Church is hard for him. He does well in small groups, but the large sacrament meeting — with sounds coming from everywhere, bright lights and a lot of people — puts his senses into overdrive. Just imagine closing your eyes in a large room. There are sounds everywhere, feet moving on the floor, people talking and the building’s cracking and making noises. Max hears and sees everything, and it’s all very hard on his brain. If he gets too overwhelmed, he either act out, cry, run away, physically hurt himself or others or try his best to use coping skills to deal with the situation. This is what autism looks like for our son. This is what Max deals with daily.

So if you see us at church or any social event, Max might be playing with toy trains, he might be jumping up and down, he might spin in circles in the doorway or hallway of a building, he might be playing on the iPhone or iPad, which allows him to use his voice to tell us what’s wrong.

He might repeat the same thing over and over and get louder and louder, and, of course, we will explain to him what’s appropriate for the situation, but we can’t predict his outbursts. He might hit his head with his hands or run from us, even after calling his name over and over. This is all normal. These things aren’t an indication of our lack of parenting; this is us trying to help our child cope with the world. Because his world can be lonely, scary and really hard.

After someone made a judgmental comment toward us, I posted this on my Facebook page: “Be kind to one another. Judging hurts at any age and in any situation.”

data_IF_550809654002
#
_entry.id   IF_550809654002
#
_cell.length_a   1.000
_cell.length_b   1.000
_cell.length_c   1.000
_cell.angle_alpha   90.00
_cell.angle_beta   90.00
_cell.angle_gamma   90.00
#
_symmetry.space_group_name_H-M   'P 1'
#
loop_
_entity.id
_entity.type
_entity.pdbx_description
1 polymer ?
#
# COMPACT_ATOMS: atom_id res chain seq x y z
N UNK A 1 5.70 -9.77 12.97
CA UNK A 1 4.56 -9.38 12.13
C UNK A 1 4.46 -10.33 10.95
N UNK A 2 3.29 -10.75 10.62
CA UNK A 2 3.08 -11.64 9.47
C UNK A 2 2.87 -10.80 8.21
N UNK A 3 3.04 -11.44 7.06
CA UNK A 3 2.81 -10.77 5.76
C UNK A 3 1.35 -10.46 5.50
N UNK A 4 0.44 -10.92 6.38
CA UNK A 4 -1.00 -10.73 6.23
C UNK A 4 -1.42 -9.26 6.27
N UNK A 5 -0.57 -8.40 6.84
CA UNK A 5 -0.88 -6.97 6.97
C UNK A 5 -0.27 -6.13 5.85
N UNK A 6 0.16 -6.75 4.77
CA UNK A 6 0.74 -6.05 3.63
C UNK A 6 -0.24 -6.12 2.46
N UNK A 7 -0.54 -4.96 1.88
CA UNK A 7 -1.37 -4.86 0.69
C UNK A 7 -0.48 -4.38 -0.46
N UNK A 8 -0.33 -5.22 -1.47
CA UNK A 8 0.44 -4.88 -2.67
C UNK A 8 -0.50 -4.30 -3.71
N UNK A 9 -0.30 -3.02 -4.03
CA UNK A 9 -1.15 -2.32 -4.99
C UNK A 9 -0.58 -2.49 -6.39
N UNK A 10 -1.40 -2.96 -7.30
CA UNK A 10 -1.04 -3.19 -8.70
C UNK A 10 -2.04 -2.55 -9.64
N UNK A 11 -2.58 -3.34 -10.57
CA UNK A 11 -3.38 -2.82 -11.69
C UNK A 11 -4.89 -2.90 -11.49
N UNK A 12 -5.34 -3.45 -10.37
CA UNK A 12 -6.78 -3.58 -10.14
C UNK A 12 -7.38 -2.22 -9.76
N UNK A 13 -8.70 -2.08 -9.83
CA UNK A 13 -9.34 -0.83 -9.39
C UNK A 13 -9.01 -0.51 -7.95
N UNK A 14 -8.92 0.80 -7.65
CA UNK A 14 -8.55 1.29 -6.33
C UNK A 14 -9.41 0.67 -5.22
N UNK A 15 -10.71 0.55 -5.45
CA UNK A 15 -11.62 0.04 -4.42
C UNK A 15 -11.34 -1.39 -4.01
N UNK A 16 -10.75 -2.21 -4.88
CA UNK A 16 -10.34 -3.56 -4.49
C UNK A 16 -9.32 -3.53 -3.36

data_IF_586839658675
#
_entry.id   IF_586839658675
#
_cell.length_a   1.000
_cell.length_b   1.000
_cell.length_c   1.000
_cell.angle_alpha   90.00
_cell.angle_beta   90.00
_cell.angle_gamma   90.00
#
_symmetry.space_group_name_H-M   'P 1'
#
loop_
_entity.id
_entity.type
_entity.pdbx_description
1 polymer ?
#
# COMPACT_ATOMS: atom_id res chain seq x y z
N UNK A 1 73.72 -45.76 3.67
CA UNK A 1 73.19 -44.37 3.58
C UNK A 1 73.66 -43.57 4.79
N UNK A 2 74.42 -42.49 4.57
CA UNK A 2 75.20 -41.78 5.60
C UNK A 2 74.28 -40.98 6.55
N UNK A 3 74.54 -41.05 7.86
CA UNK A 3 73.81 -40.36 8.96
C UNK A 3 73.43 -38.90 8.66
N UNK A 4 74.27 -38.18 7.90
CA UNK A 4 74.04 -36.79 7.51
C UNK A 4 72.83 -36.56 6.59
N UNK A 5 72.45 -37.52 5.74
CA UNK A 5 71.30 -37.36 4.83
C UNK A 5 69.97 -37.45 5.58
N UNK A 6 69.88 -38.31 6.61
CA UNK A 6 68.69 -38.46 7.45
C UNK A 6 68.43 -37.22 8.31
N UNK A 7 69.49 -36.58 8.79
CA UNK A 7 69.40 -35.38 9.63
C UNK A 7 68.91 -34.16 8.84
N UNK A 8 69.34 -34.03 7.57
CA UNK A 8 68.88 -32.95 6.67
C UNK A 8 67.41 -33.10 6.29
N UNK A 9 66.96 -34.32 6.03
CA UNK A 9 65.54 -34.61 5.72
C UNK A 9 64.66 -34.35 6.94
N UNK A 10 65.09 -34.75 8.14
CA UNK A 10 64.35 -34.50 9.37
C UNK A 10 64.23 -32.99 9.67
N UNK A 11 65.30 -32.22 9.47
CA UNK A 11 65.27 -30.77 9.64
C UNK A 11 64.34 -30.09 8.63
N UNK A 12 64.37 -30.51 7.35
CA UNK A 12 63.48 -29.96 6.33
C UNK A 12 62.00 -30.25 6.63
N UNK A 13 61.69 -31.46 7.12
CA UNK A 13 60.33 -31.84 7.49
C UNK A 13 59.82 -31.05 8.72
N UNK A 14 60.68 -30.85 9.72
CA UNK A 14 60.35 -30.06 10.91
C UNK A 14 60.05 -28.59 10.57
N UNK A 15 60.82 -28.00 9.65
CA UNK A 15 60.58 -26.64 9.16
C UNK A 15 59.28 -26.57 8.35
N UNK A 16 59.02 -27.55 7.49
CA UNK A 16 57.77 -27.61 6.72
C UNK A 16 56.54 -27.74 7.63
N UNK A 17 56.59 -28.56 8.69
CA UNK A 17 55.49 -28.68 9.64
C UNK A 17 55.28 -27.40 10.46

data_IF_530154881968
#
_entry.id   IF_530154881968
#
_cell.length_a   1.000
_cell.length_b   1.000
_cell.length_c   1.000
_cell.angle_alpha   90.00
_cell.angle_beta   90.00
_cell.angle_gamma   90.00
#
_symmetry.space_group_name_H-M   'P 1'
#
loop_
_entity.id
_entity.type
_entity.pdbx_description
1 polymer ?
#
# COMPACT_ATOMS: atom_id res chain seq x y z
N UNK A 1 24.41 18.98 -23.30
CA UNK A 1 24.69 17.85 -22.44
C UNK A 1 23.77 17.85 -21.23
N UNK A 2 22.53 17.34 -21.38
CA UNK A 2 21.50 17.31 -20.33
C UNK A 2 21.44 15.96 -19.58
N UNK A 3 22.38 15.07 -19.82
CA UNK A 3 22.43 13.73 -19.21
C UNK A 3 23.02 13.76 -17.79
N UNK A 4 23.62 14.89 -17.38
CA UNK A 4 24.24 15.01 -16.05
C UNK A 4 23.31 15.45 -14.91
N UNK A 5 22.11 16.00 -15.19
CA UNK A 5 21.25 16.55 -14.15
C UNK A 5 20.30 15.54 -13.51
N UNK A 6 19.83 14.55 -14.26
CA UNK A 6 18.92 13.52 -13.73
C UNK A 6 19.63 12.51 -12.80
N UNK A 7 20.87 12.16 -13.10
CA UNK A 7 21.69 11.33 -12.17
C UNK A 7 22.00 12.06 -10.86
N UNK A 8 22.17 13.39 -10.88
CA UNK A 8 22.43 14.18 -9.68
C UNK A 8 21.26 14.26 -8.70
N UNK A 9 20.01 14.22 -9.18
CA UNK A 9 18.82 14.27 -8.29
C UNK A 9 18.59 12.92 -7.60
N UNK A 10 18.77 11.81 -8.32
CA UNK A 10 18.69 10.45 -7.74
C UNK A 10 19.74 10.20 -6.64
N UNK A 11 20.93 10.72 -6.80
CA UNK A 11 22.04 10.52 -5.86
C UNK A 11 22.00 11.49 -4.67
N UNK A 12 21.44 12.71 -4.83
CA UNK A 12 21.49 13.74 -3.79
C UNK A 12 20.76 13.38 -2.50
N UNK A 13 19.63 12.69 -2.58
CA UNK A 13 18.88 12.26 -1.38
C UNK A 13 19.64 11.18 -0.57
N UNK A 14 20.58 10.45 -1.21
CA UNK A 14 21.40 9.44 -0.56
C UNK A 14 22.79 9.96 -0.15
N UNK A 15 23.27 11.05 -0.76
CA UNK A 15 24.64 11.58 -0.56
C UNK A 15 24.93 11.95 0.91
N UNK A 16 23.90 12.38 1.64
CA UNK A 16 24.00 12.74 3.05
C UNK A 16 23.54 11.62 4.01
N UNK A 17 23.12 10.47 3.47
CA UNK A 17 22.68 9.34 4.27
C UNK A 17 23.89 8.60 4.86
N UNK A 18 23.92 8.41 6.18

I felt like I needed to defend myself and my child. It wasn’t his fault that an adult didn’t understand him. I had to be his voice. So I posted that in his defense and to recognize that all people deserve to feel loved. All people deserve kindness.

On the outside, Max looks like a typical (almost) 4-year-old. He’s taller than his peers. He wears boys clothes, not toddler clothes anymore. He’s expected to communicate like a 4- or 5-year-old, but he is about two years behind his peers.

People stare at him, and that’s OK. He doesn’t notice for now, but he will. Will and I notice. We notice the whispers and the faces of those who judge the way my child is acting. Will and I have heard it all. We have watched adults and children laugh at Max. It hurts. Max one day will notice, and we’ll be there to love and support him, to tell him how special he is, how smart he is and how lucky he is to have so many people who do support him. I know we have so many people who support us, who care for us and pray for our family, but that doesn’t take the hurt of that one judgmental comment away. Will and I are human, trying to be superheroes to both of our special boys.

Our parenting style has to be different, it has to look different and that’s OK. Just because we’re doing things our way doesn’t make it wrong. Max has taught me to be more compassionate, to care more and to be more understanding of all people. I adore him and his unique traits. I have learned more about trains, firetrucks, “Pocoyo” and construction sites than I ever thought possible. I have also learned how valuable friendships are and how important it is to have a village to help raise a child.

Tiffany Strong the mighty.2-001

Follow this journey on Spaceship Max.

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What We Can Learn From the Life and Death of My Sister With Schizophrenia